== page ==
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The Statues that Walked: Unraveling the Mystery of Easter Island Hardcover – June 21, 2011
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The authors present a believable case to counter what has become the accepted narrative about Easter Island. The book is engaging even as it rescues Rapanui culture from being reduced to a cautionary environmental tale.
Archaeologists Terry Hunt and Carl Lipo in "The Statues That Walked," a fascinating entry in the pop-science genre of Everything You Know Is Wrong.
-- The Wall Street Journal, Charles, C. Mann
Shattering the conventional wisdom, Hunt and Lipo's ironclad case for a radically different understanding of the story of this most mysterious place is scientific discovery at its very best.
-- The Guardian
Recent discoveries suggest that the inhabitants of Easter Island were actually devoted stewards of their island's natural resources. Archaeologists Terry Hunt and Carl Lipo describe how they solved the mystery of the society's collapse.
-- Scientific American
"Hunt and Lipo make a major contribution to global history. They decipher the tangled skeins of Easter Island’s history with cutting edge scholarship and vivid writing. Their meticulous research tells a tale not of ecological armageddon, as so commonly believed, but of brilliant human achievement under difficult, isolated circumstances. This important book revolutionizes our understanding of ancient Polynesia and is a must-buy for anyone visiting this extraordinary place." (Brian Fagan, Emeritus Professor of Anthropology, University of California, Santa Barbara and author of The Great Warming)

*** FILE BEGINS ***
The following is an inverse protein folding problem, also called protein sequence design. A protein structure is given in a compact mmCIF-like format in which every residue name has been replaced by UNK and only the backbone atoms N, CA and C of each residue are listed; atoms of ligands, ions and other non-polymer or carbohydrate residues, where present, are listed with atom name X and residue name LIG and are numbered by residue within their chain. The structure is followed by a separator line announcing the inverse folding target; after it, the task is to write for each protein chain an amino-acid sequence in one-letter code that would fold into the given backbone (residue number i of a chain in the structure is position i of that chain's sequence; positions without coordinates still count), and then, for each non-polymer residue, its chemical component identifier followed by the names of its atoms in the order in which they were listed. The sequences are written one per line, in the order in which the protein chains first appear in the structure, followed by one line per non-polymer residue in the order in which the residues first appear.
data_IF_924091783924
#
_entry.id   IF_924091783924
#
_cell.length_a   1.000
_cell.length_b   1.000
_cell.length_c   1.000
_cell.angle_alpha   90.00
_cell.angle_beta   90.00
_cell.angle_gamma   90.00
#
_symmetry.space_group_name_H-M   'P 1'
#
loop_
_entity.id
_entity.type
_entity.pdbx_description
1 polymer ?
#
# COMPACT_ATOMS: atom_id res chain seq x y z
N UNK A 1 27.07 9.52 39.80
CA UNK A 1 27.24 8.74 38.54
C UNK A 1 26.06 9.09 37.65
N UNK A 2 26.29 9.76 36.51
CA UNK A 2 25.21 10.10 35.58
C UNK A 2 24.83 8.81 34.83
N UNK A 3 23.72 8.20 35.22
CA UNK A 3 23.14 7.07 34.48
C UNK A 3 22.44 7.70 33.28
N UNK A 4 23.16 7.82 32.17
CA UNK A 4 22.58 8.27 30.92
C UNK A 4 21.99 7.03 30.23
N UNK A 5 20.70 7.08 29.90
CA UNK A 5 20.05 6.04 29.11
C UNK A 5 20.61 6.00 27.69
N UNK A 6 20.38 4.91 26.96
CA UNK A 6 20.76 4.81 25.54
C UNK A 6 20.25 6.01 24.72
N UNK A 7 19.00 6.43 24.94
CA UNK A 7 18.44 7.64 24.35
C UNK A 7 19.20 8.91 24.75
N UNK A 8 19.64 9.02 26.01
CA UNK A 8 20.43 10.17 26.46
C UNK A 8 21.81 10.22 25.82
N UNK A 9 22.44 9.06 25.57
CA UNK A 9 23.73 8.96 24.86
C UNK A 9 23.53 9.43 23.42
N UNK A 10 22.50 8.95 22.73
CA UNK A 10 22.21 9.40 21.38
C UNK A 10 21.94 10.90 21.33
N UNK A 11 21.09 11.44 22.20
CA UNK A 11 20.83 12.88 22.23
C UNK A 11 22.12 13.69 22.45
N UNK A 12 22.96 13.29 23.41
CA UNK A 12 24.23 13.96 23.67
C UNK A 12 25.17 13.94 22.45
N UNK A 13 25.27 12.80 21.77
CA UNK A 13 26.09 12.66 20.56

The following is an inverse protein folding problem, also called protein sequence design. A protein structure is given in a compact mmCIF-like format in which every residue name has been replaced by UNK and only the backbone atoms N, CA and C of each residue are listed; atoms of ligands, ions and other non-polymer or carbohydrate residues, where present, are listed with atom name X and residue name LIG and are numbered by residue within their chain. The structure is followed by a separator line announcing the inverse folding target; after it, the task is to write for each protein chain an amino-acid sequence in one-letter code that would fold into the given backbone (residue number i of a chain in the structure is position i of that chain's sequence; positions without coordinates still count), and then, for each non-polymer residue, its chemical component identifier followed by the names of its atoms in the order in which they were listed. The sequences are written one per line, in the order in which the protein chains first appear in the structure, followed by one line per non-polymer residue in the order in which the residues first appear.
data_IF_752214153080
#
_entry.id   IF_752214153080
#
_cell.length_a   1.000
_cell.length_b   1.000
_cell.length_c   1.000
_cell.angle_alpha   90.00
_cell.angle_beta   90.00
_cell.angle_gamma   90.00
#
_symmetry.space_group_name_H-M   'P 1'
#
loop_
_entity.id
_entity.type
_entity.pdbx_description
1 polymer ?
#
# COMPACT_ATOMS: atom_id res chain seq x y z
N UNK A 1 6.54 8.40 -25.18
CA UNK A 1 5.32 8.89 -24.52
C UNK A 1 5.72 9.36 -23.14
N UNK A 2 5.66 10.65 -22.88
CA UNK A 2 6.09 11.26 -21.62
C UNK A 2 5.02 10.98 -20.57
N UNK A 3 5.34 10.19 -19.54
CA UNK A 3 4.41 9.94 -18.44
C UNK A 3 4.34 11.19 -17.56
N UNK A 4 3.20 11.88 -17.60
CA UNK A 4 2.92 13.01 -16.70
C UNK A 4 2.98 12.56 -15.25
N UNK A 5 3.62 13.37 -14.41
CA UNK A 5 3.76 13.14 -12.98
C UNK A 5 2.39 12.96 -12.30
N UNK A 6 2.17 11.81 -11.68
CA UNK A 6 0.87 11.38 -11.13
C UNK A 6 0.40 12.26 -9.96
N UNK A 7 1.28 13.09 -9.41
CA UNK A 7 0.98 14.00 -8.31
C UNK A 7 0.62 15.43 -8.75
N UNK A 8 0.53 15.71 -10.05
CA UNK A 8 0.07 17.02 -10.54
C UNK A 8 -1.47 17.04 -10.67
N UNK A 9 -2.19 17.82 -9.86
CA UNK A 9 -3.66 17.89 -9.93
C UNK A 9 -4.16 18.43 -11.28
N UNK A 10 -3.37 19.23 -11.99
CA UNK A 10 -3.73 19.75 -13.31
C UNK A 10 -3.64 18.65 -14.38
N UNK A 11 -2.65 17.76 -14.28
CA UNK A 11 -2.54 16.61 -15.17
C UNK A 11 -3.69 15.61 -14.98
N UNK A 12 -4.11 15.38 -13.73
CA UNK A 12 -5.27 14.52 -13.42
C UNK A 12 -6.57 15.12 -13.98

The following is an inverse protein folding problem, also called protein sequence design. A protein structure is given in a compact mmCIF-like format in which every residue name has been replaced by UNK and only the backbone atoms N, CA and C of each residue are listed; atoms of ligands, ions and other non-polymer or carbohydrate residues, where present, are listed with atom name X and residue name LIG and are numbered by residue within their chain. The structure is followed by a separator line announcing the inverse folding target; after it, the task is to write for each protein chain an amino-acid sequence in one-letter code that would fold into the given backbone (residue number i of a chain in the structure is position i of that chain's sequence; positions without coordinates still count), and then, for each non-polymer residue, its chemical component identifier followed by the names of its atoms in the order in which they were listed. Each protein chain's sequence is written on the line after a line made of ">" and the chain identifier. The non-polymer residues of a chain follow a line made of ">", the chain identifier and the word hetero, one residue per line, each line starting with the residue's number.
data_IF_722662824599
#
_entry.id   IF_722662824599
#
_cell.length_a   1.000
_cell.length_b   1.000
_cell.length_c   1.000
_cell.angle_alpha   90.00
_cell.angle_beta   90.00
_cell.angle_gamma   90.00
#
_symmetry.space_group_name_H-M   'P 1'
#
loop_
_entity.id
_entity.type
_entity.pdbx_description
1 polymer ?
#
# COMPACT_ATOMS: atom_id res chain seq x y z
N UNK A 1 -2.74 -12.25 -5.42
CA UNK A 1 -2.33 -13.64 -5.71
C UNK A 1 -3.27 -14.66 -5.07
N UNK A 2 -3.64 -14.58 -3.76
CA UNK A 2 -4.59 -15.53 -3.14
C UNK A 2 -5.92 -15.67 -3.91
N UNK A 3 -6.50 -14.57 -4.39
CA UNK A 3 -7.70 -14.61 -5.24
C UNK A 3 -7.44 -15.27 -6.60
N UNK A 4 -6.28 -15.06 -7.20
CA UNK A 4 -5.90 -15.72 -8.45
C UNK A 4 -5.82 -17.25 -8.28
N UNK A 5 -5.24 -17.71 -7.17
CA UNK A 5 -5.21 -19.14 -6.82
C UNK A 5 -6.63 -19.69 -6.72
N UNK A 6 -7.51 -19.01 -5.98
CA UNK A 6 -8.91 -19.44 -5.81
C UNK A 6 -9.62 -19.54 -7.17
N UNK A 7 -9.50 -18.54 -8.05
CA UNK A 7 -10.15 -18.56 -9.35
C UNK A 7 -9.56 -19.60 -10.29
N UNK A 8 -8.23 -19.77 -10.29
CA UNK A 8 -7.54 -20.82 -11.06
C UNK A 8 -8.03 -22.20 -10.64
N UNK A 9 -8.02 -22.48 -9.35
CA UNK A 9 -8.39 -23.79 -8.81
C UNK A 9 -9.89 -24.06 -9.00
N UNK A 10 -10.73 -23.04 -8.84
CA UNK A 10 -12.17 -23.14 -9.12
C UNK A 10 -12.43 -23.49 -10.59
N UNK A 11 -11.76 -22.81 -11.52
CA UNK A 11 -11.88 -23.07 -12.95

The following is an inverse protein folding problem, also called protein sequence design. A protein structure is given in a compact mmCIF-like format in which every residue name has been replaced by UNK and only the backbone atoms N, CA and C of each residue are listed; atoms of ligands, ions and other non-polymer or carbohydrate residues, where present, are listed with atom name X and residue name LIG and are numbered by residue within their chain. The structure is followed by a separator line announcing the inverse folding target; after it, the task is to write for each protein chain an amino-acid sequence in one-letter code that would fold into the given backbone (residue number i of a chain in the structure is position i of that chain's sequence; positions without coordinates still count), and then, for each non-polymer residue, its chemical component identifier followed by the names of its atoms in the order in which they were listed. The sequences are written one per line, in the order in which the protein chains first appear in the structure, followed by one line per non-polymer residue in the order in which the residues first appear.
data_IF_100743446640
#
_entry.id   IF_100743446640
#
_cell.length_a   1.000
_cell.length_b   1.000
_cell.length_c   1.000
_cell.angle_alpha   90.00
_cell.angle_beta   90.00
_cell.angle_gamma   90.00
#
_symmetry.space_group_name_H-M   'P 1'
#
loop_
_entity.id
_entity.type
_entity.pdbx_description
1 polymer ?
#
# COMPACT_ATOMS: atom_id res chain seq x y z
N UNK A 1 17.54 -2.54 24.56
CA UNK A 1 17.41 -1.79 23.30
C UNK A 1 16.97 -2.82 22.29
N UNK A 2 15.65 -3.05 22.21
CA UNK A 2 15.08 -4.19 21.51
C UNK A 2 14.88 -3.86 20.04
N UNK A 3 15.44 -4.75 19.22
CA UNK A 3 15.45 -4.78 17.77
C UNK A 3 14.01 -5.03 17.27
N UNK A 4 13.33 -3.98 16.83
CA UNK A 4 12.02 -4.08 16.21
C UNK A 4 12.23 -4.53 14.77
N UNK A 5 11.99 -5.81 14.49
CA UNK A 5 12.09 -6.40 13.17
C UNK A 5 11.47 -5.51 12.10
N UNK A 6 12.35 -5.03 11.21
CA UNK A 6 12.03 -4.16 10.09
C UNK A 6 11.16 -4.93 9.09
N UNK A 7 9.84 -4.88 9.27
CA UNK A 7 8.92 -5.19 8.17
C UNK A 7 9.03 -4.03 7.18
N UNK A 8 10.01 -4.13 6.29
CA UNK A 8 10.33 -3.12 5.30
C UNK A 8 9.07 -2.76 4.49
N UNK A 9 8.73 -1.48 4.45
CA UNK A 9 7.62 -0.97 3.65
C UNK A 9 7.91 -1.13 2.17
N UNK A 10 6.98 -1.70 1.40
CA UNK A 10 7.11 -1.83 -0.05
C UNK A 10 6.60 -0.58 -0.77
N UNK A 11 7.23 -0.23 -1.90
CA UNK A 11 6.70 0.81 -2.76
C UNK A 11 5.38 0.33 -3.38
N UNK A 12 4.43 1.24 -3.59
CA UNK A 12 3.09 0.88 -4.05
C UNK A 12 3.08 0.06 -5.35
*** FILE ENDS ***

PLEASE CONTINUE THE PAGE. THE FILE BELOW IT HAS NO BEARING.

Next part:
“The Statues that Walked is an important book. Finally, a fair and balanced account of the deeper human and environmental histories of Easter Island by people who not only know the records intimately but also helped produce them. In the midst of an ocean of sensationalist accounts of these histories, The Statues that Walked rights many wrongs.” (Donald K. Grayson, Professor, Department of Anthropology and Quaternary Research Center, University of Washington and author of The Great Basin: A Natural Prehistory)
"A great read and a genuinely exciting account of how the science of archaeology is done at its best—head and shoulders above the storytelling in Jared Diamond’s Guns, Germs, and Steel or Collapse, and this is saying a lot." (John Edward Terrell, Professor and Regenstein Curator of Pacific Anthropology, Field Museum of Natural History)
“A revolutionary perspective of the most intriguing society on earth. Hunt and Lipo unite old and new research findings in a coherent, surprising account of the real reason for the collapse of Easter Island’s populations – it was not greed and shortsightedness. And, incidentally, a compelling account of what purpose those statues served and how they were moved.” (Daniel Simberloff, Nancy Gore Hunger Professor of Environmental Studies, University of Tennessee)
“There is more plausible information about the island, its people, and its remarkable stone monuments between the covers of this book than in all the many volumes written before. This is a must-read for all those interested in scientific sleuthing at its best.” (David A. Burney, Director of Conservation, National Tropical Botanical Garden, and author of Back to the Future in the Caves of Kaua`i: A Scientist’s Adventures in the Dark.)
"A must read...Hunt and Lipo have harnessed the power of science to show the true history of Easter Island--which is more compelling and amazing than doomsday theorists have led us to believe.” (Patricia A. McAnany, Kenan Eminent Professor, Department of Anthropology, University of North Carolina, Chapel Hill)